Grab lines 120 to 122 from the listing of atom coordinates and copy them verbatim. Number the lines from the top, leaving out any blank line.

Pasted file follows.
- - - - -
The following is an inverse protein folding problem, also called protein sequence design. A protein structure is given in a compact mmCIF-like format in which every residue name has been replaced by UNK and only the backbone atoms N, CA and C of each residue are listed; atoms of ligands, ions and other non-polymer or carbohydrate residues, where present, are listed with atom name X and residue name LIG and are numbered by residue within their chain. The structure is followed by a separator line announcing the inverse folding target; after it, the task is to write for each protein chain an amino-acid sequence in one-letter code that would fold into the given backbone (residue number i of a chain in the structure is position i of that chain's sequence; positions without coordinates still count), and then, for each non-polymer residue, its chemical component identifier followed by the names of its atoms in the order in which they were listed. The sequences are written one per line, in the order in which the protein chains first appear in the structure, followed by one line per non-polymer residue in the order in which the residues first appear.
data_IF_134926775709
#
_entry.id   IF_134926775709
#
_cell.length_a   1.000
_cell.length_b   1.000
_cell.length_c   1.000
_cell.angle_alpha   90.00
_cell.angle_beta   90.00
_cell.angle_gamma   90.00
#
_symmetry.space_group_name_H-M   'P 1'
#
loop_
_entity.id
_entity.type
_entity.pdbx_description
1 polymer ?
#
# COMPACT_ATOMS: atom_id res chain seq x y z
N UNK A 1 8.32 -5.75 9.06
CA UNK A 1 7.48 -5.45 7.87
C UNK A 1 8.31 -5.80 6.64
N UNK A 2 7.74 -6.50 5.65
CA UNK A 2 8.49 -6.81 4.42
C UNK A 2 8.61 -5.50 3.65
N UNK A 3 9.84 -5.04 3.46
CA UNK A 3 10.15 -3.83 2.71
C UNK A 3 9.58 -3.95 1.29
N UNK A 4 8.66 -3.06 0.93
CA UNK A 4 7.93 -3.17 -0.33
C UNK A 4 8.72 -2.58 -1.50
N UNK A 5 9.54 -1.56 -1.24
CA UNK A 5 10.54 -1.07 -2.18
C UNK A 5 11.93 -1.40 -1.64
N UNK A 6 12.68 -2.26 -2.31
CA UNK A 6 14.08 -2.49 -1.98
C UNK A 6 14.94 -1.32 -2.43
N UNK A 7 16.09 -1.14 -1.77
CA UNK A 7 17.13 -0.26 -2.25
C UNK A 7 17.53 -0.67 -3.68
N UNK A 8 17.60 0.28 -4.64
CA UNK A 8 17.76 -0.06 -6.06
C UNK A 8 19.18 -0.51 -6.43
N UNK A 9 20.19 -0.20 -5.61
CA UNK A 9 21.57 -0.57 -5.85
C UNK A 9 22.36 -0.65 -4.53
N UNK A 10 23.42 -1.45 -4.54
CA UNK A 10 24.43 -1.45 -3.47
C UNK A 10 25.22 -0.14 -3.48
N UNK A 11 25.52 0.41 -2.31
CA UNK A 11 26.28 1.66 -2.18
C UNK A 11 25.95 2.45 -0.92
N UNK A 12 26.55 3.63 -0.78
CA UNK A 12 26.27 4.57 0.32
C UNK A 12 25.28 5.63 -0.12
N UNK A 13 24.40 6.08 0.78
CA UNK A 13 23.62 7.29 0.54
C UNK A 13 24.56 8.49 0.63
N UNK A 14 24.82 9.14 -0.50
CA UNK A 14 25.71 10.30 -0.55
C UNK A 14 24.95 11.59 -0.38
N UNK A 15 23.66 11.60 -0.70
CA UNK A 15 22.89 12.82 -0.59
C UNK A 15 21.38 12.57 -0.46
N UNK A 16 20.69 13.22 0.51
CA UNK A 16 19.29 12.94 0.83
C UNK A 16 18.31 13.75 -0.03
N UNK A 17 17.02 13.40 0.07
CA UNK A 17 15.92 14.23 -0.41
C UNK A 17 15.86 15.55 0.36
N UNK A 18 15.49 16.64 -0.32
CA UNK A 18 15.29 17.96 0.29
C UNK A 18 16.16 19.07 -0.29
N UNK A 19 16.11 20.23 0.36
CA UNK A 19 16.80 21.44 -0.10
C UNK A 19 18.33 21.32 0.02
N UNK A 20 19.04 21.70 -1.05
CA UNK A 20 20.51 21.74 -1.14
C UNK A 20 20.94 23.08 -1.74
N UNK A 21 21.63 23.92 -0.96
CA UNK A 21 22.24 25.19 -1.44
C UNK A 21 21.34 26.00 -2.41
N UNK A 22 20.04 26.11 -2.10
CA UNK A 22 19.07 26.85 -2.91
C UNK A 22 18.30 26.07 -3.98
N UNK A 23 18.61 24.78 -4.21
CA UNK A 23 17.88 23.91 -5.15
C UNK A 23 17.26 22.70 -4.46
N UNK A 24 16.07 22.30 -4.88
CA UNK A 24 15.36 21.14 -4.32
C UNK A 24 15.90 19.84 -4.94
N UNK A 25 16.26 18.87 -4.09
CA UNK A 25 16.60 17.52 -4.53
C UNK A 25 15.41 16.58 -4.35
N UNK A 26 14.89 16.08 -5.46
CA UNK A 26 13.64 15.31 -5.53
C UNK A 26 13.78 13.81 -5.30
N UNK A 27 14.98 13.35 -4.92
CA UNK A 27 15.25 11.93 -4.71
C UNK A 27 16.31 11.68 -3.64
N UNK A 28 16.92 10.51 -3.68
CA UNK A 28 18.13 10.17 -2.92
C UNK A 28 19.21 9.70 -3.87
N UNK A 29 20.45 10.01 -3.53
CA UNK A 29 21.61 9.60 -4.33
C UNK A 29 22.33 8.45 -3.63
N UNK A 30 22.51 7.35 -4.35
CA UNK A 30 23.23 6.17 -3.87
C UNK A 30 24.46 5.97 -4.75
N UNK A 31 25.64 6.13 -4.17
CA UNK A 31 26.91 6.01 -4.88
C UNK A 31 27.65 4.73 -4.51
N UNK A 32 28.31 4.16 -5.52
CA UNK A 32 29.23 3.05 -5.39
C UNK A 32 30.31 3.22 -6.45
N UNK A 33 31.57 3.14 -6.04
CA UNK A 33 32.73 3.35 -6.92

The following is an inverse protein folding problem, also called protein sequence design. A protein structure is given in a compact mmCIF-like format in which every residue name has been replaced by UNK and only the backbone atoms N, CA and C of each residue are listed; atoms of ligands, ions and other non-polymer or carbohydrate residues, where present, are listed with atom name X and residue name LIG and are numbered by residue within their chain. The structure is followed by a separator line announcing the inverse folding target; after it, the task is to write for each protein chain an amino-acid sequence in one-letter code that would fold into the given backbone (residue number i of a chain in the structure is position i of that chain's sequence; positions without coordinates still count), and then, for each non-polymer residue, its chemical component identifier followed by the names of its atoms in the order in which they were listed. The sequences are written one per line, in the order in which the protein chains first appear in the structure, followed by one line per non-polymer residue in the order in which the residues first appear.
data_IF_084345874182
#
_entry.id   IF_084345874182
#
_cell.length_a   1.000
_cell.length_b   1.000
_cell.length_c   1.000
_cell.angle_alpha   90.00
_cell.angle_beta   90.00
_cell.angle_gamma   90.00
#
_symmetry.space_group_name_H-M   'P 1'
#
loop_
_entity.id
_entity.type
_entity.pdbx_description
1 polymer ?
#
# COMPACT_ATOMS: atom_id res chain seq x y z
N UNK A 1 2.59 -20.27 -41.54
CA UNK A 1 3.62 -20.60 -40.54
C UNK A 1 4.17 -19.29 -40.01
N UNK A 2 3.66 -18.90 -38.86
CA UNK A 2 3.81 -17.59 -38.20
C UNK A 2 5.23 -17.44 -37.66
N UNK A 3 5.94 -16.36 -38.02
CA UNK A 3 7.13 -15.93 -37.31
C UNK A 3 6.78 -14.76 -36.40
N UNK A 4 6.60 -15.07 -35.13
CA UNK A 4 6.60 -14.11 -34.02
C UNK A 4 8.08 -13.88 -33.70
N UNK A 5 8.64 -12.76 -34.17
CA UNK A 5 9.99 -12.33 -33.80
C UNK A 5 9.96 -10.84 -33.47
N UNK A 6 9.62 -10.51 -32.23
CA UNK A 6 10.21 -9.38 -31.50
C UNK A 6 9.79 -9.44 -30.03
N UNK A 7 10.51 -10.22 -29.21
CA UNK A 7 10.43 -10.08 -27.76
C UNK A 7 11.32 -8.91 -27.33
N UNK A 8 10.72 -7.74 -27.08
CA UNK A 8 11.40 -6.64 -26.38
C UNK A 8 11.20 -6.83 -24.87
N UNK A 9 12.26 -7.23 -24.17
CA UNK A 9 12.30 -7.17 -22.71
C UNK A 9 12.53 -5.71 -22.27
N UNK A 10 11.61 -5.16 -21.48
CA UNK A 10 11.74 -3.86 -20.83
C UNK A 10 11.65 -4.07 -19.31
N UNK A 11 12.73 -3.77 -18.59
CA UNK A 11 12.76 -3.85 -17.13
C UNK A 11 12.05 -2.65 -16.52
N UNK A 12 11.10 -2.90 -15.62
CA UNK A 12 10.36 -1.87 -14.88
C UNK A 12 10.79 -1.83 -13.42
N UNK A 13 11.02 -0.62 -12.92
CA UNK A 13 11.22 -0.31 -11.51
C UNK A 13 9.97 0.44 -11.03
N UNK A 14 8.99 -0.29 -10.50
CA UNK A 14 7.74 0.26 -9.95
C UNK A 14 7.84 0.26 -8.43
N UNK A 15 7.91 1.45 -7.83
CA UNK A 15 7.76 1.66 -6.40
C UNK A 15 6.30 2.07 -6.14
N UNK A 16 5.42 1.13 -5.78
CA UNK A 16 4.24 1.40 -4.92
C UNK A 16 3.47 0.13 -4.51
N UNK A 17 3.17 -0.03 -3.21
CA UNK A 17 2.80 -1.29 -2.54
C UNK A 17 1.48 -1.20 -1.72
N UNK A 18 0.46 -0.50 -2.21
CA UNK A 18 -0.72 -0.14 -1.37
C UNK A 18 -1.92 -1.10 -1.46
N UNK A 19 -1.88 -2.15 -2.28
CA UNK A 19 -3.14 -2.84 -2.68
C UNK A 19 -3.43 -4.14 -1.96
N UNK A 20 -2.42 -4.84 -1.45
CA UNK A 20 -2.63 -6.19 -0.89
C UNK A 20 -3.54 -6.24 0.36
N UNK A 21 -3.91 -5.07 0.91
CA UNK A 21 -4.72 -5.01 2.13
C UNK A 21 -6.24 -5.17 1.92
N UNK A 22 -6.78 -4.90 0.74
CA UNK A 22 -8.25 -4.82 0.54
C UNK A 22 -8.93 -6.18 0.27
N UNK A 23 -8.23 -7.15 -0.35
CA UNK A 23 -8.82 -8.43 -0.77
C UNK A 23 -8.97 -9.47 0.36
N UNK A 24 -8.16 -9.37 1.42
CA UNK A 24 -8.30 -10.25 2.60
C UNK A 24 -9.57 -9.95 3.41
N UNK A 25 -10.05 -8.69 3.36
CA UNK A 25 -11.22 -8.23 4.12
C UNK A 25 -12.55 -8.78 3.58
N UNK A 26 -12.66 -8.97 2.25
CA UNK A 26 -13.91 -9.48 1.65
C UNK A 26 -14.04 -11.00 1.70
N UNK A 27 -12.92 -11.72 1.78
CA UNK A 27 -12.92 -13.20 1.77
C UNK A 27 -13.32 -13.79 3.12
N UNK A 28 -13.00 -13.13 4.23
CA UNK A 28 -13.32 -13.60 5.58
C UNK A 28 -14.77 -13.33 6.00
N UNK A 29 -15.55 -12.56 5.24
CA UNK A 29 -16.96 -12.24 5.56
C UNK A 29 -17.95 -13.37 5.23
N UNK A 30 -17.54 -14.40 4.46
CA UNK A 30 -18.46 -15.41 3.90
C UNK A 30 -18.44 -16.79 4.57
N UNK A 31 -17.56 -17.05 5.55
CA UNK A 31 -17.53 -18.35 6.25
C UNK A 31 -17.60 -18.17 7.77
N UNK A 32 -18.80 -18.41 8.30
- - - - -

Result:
The following is an inverse protein folding problem, also called protein sequence design. A protein structure is given in a compact mmCIF-like format in which every residue name has been replaced by UNK and only the backbone atoms N, CA and C of each residue are listed; atoms of ligands, ions and other non-polymer or carbohydrate residues, where present, are listed with atom name X and residue name LIG and are numbered by residue within their chain. The structure is followed by a separator line announcing the inverse folding target; after it, the task is to write for each protein chain an amino-acid sequence in one-letter code that would fold into the given backbone (residue number i of a chain in the structure is position i of that chain's sequence; positions without coordinates still count), and then, for each non-polymer residue, its chemical component identifier followed by the names of its atoms in the order in which they were listed. The sequences are written one per line, in the order in which the protein chains first appear in the structure, followed by one line per non-polymer residue in the order in which the residues first appear.
data_IF_084345874182
#